Eco Volunteers Fill Healthcare Gap in Madagascar

International sanctions from 2009 to 2014 all but eliminated donor aid for the island’s healthcare system. Community volunteers stepped into the breach – and many continue to help mothers and children get care.

Written by Christine Chung Published on Read time Approx. 3 minutes
A community health volunteer in Madagascar provides a mother and child with a rapid test for malaria. JSI

Mention of Madagascar, the fourth largest island in the world, evokes visions of idyllic beaches and baobab trees dotting a tropical landscape inhabited by lemurs and other exotic fauna.

However, Madagascar’s human population is among the world’s poorest, with nine out of 10 people living on less than $2 per day. With almost half of all children under the age of five suffering from chronic malnutrition, Madagascar has the fourth highest stunting rate in the world. Maternal mortality rates are alarmingly high. Every day 10 women, among them three adolescents, die from complications related to pregnancy or childbirth.

Most of the island’s 22 million people live in rural areas, 65 percent of them more than 3 miles (5km), or a one-hour walk, from the nearest health facility. Infrastructure is poor, and roads are particularly difficult to traverse in the rainy season.

In one remote part of the island, a marine conservation group met villagers’ health needs.

Blue Ventures began work to rebuild tropical fisheries at an isolated coastal community in the southwest of the country. But as soon as the staff arrived, local residents asked them if they could provide health services.

Their instinctive response was that as a marine conservation organization this was not their area of expertise, said Caroline Savitzky, Madagascar population, health and environment coordinator for Blue Ventures. “But it became quite obvious that human health, community health and ecological health were really linked.”

After receiving the blessing of Madagascar’s ministry of health, Blue Ventures found partners that were quite far from their own site to provide reproductive health services to women and families, who had asked for family-planning help as a priority. From 2007 to 2009 – even at the height of a political crisis that eventually sparked an aid embargo – Blue Ventures trained health volunteers to provide these services. The effort has steadily expanded to offer increased maternal and child health services, as well as water and sanitation assistance.

“Conservation organizations are working in remote, isolated areas with lots of biodiversity. This provides an opportunity for useful partnerships,” Savitzky said. “We are really well placed in terms of logistics and practical support and have the trust of the people to provide what is usually a high priority for the communities.” Blue Ventures now serves a total of 20,000 people in 50 villages in Madagascar.

Madagascar is leading the world in the development of integrated health delivery through partnerships of ecological and conservation groups with health service providers, Savitzky said. “There are large integrated health projects in East Africa as well, but we’re working in a more sustainable, less project-oriented way,” she said. “Local partnerships can go on really long-term without additional infrastructure, responding to priority needs of the community.”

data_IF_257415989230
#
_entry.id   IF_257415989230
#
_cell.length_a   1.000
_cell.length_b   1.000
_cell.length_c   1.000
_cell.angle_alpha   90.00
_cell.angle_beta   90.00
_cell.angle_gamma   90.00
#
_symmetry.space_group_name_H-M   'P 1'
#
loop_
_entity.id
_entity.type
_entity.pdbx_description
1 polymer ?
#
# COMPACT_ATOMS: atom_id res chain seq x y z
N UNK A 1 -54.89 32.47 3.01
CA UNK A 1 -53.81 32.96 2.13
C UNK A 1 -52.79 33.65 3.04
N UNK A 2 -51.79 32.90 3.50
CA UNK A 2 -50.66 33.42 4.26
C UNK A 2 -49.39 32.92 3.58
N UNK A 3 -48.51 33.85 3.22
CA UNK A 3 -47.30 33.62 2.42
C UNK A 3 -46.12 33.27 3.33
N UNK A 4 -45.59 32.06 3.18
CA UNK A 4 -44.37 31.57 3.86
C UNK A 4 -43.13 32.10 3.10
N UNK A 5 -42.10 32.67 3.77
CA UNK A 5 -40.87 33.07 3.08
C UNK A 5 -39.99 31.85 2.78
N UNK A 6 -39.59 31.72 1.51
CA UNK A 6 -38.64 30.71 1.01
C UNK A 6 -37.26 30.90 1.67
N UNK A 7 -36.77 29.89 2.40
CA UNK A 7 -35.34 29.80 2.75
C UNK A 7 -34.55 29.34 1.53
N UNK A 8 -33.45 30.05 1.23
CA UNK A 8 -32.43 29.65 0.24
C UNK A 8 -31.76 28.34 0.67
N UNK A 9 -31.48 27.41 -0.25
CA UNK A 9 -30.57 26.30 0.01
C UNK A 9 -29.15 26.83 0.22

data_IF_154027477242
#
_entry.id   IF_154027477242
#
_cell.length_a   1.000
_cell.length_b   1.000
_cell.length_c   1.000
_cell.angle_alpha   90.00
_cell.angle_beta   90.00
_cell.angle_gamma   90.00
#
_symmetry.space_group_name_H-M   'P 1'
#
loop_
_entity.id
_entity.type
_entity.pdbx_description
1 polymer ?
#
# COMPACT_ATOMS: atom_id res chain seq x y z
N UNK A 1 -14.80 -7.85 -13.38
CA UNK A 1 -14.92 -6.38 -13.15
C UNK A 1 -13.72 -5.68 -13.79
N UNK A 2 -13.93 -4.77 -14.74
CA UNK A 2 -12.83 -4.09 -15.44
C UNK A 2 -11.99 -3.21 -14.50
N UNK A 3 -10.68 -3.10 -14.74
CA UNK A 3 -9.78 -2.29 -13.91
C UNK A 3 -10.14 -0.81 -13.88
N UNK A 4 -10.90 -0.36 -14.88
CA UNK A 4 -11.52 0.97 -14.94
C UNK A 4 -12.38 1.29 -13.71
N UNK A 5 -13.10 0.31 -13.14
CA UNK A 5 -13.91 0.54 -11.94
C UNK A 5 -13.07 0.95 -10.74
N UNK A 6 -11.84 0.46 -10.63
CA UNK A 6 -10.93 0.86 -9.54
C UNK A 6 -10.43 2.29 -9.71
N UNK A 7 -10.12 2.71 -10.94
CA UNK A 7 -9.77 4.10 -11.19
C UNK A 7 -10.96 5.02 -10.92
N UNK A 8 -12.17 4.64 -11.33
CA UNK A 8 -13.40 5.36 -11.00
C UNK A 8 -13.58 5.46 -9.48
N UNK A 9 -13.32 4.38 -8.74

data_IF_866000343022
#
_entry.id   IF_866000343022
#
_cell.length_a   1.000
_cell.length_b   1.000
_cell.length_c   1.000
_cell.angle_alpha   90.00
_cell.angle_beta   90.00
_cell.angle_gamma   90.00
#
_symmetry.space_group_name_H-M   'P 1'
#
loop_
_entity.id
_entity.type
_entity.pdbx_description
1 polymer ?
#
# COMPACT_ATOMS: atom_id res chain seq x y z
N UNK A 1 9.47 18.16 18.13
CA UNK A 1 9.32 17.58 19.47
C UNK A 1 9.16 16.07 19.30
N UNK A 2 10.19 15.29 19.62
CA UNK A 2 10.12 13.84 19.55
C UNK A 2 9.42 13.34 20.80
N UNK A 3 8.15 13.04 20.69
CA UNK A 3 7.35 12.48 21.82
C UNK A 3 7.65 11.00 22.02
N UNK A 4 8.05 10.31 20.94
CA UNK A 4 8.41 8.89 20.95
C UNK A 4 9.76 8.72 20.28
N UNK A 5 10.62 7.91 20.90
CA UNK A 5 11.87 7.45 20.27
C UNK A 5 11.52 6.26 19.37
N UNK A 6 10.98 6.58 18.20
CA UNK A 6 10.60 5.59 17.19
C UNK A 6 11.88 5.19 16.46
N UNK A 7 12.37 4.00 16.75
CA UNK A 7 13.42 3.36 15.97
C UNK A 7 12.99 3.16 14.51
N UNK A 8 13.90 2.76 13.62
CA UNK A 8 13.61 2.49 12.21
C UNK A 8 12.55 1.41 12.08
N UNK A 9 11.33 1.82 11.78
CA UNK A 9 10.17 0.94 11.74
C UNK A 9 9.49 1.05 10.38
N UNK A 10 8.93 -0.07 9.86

Health services in Madagascar have taken a serious hit over the past few years. Donor aid dried up in 2009 after a coup toppled the elected government; international sanctions were not lifted until 2014, following presidential elections. Without aid, health spending declined – and it was mothers’ and children’s health that suffered most.

“Many of the indicators have been stagnating. In terms of mother and child health, the number of skilled birth attendants decreased during this [politically uncertain] period,” Jean-Claude Mubalama, a health specialist at UNICEF, told the Lancet.

Poorly funded health services made it even more difficult for Madagascar’s people to get healthcare. Providing it via volunteers is a method that other organizations, as well as Blue Ventures, find effective.

“Access to care [is the biggest challenge for women and girls in Madagascar], be it [for] geographic, financial or social [reasons],” said Chuanpit Chua-oon, who served as chief of party at the JSI Research & Training Institute/Madagascar’s Community-Based Integrated Health Program (CBIHP – also called MAHEFA), which ran from 2011 to April 2016.

To get healthcare into more of the island’s remote villages, CBIHP trained more than 6,000 community health volunteers to be the “extended arms” of the country’s formal health facilities which are frequently difficult to reach. They worked to bring basic, quality healthcare to isolated populations in six regions.

The volunteers, supervised by health facility staff, provided essential services and counseling to people in their own communities. They doubled the number of pregnant women receiving antenatal care and significantly increased the number of assisted deliveries during childbirth, Chua-oon said.

Nevertheless, Madagascar needs more international investment to turn around the state of its health. Childhood malnutrition alone is costing the country $1.5 billion a year – almost 15 percent of its GDP. Women’s empowerment is a key pillar in such health challenges, said U.N. secretary-general Ban Ki-moon during his visit to Madagascar last month. “The human toll is immeasurable,” he added.

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